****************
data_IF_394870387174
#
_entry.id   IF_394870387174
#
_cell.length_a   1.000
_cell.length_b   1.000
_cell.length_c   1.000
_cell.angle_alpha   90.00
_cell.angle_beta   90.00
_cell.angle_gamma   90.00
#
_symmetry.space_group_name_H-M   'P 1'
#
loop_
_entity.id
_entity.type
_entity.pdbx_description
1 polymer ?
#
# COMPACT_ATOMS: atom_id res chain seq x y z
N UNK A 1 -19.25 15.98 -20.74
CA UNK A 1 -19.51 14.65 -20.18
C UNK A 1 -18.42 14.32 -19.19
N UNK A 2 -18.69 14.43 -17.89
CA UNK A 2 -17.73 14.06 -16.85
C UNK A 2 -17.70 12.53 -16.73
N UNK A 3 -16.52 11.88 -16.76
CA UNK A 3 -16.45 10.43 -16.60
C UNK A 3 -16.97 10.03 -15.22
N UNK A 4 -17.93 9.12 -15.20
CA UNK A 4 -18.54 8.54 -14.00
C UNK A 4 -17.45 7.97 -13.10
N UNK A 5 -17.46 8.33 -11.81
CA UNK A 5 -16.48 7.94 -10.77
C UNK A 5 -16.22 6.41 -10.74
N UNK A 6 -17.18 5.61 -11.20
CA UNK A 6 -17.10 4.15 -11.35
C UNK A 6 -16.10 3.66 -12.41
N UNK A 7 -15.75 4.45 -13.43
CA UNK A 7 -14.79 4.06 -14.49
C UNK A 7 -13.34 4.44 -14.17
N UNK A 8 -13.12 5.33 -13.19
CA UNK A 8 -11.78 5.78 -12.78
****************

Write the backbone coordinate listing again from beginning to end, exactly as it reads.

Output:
data_IF_394870387174
#
_entry.id   IF_394870387174
#
_cell.length_a   1.000
_cell.length_b   1.000
_cell.length_c   1.000
_cell.angle_alpha   90.00
_cell.angle_beta   90.00
_cell.angle_gamma   90.00
#
_symmetry.space_group_name_H-M   'P 1'
#
loop_
_entity.id
_entity.type
_entity.pdbx_description
1 polymer ?
#
# COMPACT_ATOMS: atom_id res chain seq x y z
N UNK A 1 -19.25 15.98 -20.74
CA UNK A 1 -19.51 14.65 -20.18
C UNK A 1 -18.42 14.32 -19.19
N UNK A 2 -18.69 14.43 -17.89
CA UNK A 2 -17.73 14.06 -16.85
C UNK A 2 -17.70 12.53 -16.73
N UNK A 3 -16.52 11.88 -16.76
CA UNK A 3 -16.45 10.43 -16.60
C UNK A 3 -16.97 10.03 -15.22
N UNK A 4 -17.93 9.12 -15.20
CA UNK A 4 -18.54 8.54 -14.00
C UNK A 4 -17.45 7.97 -13.10
N UNK A 5 -17.46 8.33 -11.81
CA UNK A 5 -16.48 7.94 -10.77
C UNK A 5 -16.22 6.41 -10.74
N UNK A 6 -17.18 5.61 -11.20
CA UNK A 6 -17.10 4.15 -11.35
C UNK A 6 -16.10 3.66 -12.41
N UNK A 7 -15.75 4.45 -13.43
CA UNK A 7 -14.79 4.06 -14.49
C UNK A 7 -13.34 4.44 -14.17
N UNK A 8 -13.12 5.33 -13.19
CA UNK A 8 -11.78 5.78 -12.78